“Living the Blues” — a poem by Michael L. Newell

December 10th, 2016

 

 

 

 

 

 

LIVING THE BLUES

Her voice shredded, turned to gravel
by cigarettes and whiskey, she navigates
grocery aisles and checkout lines

as sotto voce she sings old songs
both jazz and country. People stare
in amazement as her ruined voice

elicits tears from listening bystanders.
In her living room she croons with records
of Billie Holiday, Peggy Lee, and Patsy Cline.

If you ask her, she will tell you that she used
to sing in bars and an occasional night club,
but no one will hire her any more

because she got into too damned many fights
with customers, bartenders, and piano players.
Damn the booze she will mutter, but then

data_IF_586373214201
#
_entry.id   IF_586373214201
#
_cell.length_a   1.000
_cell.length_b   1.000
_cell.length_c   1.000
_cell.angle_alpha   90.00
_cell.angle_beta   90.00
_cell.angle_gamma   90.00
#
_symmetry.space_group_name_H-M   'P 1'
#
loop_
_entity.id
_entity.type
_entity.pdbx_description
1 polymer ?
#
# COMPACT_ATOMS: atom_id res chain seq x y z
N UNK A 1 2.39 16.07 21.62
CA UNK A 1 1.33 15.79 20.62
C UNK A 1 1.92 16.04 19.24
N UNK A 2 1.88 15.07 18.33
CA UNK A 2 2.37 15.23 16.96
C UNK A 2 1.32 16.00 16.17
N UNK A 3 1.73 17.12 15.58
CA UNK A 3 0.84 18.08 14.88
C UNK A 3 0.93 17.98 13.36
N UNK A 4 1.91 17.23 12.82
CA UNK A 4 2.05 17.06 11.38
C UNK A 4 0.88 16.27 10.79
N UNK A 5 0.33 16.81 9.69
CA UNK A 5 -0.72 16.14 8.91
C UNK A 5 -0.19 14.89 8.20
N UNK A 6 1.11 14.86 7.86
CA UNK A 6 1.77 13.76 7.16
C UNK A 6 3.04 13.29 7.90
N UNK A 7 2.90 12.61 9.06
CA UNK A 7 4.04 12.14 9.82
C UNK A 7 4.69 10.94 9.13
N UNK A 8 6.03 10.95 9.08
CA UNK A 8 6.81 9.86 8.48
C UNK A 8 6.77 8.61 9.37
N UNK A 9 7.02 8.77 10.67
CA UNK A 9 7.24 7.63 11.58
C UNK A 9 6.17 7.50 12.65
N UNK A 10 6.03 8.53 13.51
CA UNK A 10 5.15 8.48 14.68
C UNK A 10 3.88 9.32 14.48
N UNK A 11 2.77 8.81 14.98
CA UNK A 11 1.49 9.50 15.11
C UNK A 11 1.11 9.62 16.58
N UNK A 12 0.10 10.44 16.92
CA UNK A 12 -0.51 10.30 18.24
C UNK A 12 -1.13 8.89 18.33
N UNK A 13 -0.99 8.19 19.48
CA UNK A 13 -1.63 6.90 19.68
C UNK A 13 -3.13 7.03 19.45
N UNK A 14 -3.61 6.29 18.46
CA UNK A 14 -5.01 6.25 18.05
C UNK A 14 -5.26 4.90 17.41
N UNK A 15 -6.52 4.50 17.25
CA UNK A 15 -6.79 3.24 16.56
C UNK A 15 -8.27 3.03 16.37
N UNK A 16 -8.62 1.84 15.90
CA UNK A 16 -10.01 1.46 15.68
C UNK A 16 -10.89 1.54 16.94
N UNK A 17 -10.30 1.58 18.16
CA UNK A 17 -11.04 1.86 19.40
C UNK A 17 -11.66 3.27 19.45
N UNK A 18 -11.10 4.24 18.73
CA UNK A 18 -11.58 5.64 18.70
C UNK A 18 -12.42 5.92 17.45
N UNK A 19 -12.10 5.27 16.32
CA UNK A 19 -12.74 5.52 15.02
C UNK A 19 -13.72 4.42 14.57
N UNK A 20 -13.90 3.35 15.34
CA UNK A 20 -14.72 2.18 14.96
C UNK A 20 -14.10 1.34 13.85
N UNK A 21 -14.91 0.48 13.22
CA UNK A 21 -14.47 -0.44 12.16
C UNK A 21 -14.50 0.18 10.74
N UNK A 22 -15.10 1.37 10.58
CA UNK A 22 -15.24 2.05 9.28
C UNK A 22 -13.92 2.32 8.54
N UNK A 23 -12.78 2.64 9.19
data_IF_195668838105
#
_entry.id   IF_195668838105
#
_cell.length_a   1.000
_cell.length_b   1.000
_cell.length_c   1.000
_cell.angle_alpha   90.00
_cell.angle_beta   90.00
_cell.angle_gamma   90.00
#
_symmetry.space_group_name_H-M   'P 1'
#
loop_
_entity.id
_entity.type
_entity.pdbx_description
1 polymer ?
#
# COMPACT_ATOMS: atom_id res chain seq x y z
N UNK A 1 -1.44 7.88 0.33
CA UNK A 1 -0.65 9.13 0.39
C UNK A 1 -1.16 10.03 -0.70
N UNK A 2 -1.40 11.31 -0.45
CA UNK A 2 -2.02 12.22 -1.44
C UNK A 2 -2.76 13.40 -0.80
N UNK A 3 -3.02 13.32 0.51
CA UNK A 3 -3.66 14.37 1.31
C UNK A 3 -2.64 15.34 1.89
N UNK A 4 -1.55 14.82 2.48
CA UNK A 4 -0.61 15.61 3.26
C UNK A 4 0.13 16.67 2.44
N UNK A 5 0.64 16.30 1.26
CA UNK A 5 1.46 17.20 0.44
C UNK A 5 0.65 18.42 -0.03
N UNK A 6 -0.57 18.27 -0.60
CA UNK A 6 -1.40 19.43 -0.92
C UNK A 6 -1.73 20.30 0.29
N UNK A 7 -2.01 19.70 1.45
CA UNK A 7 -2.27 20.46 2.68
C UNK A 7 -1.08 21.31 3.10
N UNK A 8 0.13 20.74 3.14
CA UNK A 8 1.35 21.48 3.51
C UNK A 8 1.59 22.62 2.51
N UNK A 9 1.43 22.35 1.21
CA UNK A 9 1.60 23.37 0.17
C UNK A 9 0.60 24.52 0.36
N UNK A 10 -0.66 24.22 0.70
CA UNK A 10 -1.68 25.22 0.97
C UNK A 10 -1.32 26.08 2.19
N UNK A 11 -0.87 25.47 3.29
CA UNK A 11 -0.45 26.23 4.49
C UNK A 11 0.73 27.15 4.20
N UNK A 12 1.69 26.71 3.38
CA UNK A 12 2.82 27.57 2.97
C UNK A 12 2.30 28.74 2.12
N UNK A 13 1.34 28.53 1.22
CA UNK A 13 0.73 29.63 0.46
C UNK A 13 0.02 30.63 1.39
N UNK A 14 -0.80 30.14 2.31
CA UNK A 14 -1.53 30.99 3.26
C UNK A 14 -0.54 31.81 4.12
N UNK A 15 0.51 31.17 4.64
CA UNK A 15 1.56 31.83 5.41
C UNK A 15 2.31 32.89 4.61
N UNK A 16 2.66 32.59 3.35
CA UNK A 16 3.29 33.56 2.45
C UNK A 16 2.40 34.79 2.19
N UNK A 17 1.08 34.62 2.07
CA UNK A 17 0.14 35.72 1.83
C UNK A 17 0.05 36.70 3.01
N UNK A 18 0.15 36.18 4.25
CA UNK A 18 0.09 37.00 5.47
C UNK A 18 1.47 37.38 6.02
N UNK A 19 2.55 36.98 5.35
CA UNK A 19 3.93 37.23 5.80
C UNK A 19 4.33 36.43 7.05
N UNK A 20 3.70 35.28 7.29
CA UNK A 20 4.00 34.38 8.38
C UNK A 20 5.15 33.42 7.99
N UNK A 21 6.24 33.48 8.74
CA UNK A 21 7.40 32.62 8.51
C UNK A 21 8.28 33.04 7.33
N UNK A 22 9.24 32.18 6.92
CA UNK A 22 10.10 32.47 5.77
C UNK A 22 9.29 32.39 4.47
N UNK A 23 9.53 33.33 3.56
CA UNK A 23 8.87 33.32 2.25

she’ll tell any listener that she loves whiskey
better than any man, any place, anything
except music. And she will launch into

an old blues tune from the thirties
and slow dance round the room, glass
in hand, oblivious to one and all.

_____

newell

Michael L. Newell is a retired secondary school English/Theatre teacher who currently lives on the south-central Oregon coast. He has had poems recently published in (among other places) Verse-Virtual, Culture Counter, The Iconoclast, Ship of Fools, and Red Eft Review.

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